Of the sessions with his trio that produced Copperopolis, guitar wunderkind Charlie Hunter says, "I was just feeling rocky I guess. Indeed, the first few seconds are the sound of the three players marshalling their collective strength, leader/guitarist at the fore, riffing and rocking to beat the band. In the midst of the shredding, however, the quirky character of the group and its leader remains evident, eventually superseding that unusually violent attack as the nine tracks continue to unfold.
Yet "Curveball Bobbin'' doesn't exactly present a false impression. "Frontman solidifies a marked change of pace for Charlie Hunter's trio, at least in part, with the prominence of John Ellis on Wurlitzer. It also best illustrates the size of the sound as captured by co-producers Charlie Hunter and Chris Finney and retained through the expert mastering of Greg Calbi.
Live performance in 2005 revealed some reduction in the use of Ellis' sax in favor of keyboards and the melodica that opens "Swamba Redux, but Ellis then reasserts himself via the quirky logic of his horn. Meanwhile Hunter marries the lower registers of his eight-string guitar to the hard-swinging drums of Derrek Phillips; given how limber the drummer is, it's altogether remarkable how much ballast he provides in this small combo setting.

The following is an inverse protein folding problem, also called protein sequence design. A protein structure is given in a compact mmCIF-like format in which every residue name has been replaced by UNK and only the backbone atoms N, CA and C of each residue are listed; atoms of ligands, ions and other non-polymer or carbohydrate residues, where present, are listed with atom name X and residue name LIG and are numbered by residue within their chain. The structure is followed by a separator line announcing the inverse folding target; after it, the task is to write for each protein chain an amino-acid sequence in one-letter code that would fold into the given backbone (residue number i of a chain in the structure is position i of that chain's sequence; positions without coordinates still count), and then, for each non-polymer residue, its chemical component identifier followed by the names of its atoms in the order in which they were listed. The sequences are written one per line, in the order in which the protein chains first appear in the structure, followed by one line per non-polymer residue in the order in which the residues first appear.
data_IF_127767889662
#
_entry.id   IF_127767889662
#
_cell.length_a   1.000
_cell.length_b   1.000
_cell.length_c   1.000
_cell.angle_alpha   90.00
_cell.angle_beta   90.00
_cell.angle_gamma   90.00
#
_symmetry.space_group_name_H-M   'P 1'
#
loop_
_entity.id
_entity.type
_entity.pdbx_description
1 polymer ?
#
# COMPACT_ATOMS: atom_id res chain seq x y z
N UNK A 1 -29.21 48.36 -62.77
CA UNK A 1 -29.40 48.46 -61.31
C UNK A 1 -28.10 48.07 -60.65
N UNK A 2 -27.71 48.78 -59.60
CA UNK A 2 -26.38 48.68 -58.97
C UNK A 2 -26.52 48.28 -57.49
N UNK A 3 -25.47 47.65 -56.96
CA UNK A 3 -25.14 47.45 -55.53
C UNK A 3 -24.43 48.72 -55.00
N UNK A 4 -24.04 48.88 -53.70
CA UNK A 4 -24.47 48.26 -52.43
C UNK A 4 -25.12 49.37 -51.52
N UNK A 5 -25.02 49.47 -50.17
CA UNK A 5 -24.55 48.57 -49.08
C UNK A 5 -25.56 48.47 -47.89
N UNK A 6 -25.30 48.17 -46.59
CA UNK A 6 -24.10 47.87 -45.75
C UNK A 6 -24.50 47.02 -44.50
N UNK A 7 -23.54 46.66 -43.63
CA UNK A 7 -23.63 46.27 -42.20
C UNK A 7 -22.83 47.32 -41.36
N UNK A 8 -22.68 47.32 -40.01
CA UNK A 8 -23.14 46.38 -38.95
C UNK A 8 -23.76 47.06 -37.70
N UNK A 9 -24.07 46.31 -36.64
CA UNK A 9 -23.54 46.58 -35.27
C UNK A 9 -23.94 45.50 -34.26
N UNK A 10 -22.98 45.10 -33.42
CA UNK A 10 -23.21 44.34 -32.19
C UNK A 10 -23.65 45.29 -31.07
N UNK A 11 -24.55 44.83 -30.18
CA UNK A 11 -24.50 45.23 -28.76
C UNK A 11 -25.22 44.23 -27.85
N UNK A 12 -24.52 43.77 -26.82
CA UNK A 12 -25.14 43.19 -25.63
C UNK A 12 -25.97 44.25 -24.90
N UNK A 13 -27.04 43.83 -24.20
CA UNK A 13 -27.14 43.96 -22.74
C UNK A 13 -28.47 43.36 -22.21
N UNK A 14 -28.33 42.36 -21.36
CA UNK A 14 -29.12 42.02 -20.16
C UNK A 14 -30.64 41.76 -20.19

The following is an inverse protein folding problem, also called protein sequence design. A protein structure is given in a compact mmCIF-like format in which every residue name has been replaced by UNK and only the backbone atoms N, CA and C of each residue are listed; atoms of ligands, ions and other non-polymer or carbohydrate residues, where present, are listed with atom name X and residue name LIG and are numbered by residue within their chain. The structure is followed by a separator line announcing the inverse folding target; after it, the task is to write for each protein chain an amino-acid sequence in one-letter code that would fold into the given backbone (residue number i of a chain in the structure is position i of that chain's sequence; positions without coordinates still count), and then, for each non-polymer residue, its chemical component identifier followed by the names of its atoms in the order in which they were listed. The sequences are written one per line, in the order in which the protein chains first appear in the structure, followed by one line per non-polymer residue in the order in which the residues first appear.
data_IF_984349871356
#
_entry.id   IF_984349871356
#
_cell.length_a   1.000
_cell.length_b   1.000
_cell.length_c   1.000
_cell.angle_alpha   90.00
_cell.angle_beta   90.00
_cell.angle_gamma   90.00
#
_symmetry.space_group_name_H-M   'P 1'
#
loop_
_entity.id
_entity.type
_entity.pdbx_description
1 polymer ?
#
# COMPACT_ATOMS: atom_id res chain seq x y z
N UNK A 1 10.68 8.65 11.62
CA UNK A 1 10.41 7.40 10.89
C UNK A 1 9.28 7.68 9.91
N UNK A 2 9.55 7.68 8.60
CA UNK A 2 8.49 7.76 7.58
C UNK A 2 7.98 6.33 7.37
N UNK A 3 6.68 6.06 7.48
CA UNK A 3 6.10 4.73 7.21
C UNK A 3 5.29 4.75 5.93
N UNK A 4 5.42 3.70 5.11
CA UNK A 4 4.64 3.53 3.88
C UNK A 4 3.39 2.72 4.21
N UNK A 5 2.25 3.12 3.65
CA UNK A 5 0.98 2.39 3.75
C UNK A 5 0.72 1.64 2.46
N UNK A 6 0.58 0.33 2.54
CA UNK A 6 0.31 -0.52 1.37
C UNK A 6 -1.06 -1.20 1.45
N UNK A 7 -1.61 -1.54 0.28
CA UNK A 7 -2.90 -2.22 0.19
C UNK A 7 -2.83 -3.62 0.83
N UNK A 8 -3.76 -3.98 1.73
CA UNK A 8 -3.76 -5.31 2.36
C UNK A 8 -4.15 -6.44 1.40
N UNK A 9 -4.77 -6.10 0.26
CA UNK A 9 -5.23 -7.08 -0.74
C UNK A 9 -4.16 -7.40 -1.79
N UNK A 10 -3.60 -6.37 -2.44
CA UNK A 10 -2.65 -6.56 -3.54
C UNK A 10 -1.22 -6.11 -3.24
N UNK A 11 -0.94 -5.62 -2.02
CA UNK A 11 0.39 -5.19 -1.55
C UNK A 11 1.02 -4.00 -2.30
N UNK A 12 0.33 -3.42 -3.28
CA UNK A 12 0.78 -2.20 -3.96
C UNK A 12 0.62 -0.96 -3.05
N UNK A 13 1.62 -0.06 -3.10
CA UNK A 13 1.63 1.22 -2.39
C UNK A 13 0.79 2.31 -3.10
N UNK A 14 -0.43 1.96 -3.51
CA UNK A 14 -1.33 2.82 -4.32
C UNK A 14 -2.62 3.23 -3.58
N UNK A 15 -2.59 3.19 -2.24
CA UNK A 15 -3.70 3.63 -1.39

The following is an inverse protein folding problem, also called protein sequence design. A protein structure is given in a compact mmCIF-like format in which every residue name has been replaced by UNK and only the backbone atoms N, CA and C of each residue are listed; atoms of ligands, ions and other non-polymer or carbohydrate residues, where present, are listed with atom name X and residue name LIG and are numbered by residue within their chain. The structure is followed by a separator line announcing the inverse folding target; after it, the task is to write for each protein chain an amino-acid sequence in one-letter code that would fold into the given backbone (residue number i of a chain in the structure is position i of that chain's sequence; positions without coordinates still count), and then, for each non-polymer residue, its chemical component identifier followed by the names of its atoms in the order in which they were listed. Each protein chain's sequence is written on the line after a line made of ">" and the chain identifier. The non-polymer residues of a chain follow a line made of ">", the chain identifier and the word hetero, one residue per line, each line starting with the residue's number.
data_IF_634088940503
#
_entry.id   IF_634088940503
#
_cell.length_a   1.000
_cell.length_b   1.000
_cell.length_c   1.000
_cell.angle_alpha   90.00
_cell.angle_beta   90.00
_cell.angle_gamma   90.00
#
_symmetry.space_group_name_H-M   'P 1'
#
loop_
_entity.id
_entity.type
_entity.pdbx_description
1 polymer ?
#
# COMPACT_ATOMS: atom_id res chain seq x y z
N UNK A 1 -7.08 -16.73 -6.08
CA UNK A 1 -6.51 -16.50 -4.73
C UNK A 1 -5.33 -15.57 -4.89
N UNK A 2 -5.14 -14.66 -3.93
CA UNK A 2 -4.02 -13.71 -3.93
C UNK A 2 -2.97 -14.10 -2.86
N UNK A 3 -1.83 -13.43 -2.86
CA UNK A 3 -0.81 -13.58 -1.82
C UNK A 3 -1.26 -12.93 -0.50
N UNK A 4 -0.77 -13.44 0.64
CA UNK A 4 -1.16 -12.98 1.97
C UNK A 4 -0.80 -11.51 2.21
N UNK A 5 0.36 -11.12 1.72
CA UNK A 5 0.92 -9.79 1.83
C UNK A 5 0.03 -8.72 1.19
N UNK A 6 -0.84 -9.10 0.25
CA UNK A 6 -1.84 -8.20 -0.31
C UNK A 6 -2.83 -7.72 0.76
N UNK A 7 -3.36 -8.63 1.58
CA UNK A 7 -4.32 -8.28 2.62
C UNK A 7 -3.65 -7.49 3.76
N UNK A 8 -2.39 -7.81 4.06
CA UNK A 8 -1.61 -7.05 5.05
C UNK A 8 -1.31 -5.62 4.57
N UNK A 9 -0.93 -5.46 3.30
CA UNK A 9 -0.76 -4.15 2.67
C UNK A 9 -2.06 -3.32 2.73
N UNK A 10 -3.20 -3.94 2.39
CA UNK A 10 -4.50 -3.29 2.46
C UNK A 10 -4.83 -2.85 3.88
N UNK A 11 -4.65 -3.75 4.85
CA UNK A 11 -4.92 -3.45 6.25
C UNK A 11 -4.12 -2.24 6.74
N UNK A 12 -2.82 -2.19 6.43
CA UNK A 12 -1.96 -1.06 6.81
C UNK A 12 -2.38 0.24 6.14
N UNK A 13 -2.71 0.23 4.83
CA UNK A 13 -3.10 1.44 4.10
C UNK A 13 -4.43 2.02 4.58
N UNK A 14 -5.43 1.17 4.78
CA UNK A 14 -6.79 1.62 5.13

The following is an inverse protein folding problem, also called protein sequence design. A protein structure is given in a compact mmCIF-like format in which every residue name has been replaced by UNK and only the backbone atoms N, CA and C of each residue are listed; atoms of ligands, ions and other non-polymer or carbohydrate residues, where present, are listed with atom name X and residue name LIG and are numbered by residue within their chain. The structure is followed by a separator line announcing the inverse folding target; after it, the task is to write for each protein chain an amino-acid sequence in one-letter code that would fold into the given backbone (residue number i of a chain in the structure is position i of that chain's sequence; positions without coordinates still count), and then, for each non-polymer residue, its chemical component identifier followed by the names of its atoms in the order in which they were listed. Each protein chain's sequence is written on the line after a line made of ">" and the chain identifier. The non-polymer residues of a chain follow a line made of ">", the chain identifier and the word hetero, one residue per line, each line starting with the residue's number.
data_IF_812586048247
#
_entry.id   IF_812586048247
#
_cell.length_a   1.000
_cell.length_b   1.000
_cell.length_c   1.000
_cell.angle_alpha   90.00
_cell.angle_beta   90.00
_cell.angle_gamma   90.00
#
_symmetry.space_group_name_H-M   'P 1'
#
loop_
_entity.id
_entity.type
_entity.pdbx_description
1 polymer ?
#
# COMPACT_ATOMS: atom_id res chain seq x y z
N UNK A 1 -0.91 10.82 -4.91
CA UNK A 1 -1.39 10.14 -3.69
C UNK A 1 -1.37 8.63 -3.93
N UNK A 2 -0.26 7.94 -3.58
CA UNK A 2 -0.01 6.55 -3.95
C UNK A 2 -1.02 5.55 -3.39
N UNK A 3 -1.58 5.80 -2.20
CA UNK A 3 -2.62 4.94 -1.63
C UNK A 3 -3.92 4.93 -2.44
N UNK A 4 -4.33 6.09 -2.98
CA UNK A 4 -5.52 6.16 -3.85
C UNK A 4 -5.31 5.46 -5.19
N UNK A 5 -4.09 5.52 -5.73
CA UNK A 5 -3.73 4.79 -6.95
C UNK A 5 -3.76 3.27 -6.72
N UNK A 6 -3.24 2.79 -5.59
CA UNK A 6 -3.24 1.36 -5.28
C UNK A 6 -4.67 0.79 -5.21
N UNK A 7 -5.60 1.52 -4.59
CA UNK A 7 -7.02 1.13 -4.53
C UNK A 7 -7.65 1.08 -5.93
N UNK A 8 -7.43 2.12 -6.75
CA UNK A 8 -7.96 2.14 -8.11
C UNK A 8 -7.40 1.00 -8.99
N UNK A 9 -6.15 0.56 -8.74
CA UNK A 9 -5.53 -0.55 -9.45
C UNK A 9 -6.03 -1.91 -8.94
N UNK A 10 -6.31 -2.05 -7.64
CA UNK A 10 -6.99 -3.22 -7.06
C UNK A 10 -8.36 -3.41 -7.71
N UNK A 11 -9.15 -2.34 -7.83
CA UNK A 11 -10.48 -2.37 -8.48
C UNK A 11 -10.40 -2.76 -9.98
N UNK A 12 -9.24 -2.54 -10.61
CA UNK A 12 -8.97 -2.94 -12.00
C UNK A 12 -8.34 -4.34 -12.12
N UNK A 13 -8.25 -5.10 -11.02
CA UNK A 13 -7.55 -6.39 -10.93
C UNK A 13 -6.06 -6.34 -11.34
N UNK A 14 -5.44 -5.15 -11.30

The genuine blues feel that came and went so quickly on the group's last album, Friends Seen and Unseen, resurfaces on the title song and, again, I wish it lasted longer before giving way to the familiar bounce of "Blue Sock. Hunter's comparatively quiet ruminations on guitar are echoed in the contemplative saxophone solo of John Ellis, all of which is set in a context of funky fun.
The trio shifts gears sharply when Phillips drops a heavy downbeat to introduce the brevity that is "The Pursuit Package, which ends almost as abruptly as it begins. Next are the two most intricate pieces on the disc, "Drop the Rock and "Think of One. Having played together for five years now, Hunter, Phillips and Ellis have attained that rare intuitive rapport that allows them to think and play as if of one mind. Accordingly, the segues are seamless from guitar to percussion, sax and keyboards on these two cuts. The threesome embroider a music that invites the listener to listen hard and figure out exactly how they do it. Tricky to be sure, but free of pretension and far from lightweight, there's a palpable mystery to the sound of this trio that's rooted squarely in their camaraderie.
Ultimately Copperopolis is both more and less than it initially seems. It stretches Charlie Hunter and his two bandmates in directions they've only hinted at in the past. Nevertheless, it remains of a piece with both the leader's work throughout his career and with this particular group.
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